Addressing cyber security concerns

One of the key concerns related to the increasing adoption of industrial Ethernet is cyber security. While the use of Internet-based technologies has increased the possibilities of what can be achieved in manufacturing, it has also increased the threats.

Some industrial Ethernet protocols are based on a standard TCP/IP (UDP/IP) stack, which can arguably cause some security vulnerabilities. Browett highlights that CC-Link IE combines the physical and data-link layers of the OSI hierarchy with an open protocol that extends from the network to application layers. The result is an open, but controlled knowledge base that CLPA partners are free to implement, but reduces the exposure to unauthorised use.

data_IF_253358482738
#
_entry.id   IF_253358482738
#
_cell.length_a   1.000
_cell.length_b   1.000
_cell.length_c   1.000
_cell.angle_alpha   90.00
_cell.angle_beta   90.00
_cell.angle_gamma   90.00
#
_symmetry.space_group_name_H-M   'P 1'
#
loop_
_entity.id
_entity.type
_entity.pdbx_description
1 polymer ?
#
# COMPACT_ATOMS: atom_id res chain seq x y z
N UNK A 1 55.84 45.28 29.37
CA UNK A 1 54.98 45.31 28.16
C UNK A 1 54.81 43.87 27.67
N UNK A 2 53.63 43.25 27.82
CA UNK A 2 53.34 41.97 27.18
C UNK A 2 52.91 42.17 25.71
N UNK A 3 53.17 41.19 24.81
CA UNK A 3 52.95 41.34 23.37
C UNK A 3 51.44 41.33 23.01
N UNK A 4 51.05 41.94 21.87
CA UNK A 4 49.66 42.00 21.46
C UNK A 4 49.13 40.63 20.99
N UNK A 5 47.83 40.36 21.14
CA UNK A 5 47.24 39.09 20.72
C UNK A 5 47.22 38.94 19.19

Another concern potential users may have regarding the protocol is its compatibility with TCP/IP (UDP/IP) traffic. While current network design practice encourages segmentation of networks for security and performance reasons, sometimes it’s still necessary to support non-control related network traffic. CC-Link IE, Browett explains, supports this with the capability to encapsulate TCP/IP (UDP/IP) packets for transmission across the network, thus allowing this traffic to “tunnel” through the CC-Link IE system: “CC-Link IE also allows considerable application flexibility by supporting multiple protocol types on the same network. This reduces costs and increases maintainability. In addition to the standard I/O control, it also offers safety (SIL3), motion control and energy management on the same cable. This allows the CLPA to offer a cost-effective, simplified, flat network architecture that meets the needs of nearly all applications in the discrete sector.”